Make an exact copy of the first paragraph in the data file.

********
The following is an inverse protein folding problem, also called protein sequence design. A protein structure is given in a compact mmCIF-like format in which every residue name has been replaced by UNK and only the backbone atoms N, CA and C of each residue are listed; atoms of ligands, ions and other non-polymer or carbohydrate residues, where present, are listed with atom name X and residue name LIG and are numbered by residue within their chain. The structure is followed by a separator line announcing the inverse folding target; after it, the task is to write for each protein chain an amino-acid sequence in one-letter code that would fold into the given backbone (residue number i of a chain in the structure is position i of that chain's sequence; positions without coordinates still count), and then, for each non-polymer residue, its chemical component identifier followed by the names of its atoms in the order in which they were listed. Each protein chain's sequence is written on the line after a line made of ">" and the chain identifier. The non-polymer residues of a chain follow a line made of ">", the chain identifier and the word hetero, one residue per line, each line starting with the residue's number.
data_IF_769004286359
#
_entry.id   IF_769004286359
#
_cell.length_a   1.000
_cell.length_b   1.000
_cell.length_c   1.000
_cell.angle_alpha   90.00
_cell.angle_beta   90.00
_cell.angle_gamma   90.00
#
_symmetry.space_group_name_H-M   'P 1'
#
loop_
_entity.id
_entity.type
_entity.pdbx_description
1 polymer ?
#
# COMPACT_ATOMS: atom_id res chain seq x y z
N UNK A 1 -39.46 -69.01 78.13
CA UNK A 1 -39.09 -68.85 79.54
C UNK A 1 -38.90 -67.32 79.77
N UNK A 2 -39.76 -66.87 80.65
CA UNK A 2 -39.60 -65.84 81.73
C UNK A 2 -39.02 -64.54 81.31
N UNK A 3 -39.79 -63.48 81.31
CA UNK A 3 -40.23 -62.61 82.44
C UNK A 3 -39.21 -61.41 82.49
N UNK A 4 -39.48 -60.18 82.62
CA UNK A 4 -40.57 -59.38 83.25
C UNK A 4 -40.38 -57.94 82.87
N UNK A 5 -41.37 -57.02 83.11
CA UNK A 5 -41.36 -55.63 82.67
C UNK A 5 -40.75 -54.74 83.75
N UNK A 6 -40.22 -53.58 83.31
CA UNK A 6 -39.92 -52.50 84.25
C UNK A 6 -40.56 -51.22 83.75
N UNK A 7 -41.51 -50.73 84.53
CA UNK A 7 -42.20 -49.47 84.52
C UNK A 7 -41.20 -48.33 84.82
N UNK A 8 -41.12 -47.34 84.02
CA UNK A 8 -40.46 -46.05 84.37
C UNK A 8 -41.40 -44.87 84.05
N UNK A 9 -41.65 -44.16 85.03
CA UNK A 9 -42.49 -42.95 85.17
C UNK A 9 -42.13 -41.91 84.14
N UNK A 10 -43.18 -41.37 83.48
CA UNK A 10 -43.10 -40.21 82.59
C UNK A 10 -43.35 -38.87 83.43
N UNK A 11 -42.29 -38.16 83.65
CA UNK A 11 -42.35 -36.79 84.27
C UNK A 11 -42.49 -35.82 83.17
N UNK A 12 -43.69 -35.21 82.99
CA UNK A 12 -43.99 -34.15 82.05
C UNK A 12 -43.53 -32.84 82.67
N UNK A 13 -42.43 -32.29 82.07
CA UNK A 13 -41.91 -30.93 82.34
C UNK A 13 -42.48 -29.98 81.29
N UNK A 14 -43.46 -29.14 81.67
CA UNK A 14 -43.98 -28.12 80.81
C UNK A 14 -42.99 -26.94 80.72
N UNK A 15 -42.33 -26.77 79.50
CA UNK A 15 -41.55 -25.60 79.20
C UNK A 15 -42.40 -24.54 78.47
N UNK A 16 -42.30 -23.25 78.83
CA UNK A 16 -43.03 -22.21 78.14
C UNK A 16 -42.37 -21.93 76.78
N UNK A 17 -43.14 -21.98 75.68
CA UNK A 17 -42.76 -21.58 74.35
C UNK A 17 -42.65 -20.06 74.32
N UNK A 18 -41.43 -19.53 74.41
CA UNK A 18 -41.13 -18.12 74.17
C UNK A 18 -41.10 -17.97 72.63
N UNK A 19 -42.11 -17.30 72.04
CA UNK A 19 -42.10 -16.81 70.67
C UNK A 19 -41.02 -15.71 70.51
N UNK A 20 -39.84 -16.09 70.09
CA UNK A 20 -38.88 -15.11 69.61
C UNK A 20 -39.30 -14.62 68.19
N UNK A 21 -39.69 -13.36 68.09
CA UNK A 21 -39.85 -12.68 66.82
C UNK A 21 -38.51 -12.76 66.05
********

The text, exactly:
The following is an inverse protein folding problem, also called protein sequence design. A protein structure is given in a compact mmCIF-like format in which every residue name has been replaced by UNK and only the backbone atoms N, CA and C of each residue are listed; atoms of ligands, ions and other non-polymer or carbohydrate residues, where present, are listed with atom name X and residue name LIG and are numbered by residue within their chain. The structure is followed by a separator line announcing the inverse folding target; after it, the task is to write for each protein chain an amino-acid sequence in one-letter code that would fold into the given backbone (residue number i of a chain in the structure is position i of that chain's sequence; positions without coordinates still count), and then, for each non-polymer residue, its chemical component identifier followed by the names of its atoms in the order in which they were listed. Each protein chain's sequence is written on the line after a line made of ">" and the chain identifier. The non-polymer residues of a chain follow a line made of ">", the chain identifier and the word hetero, one residue per line, each line starting with the residue's number.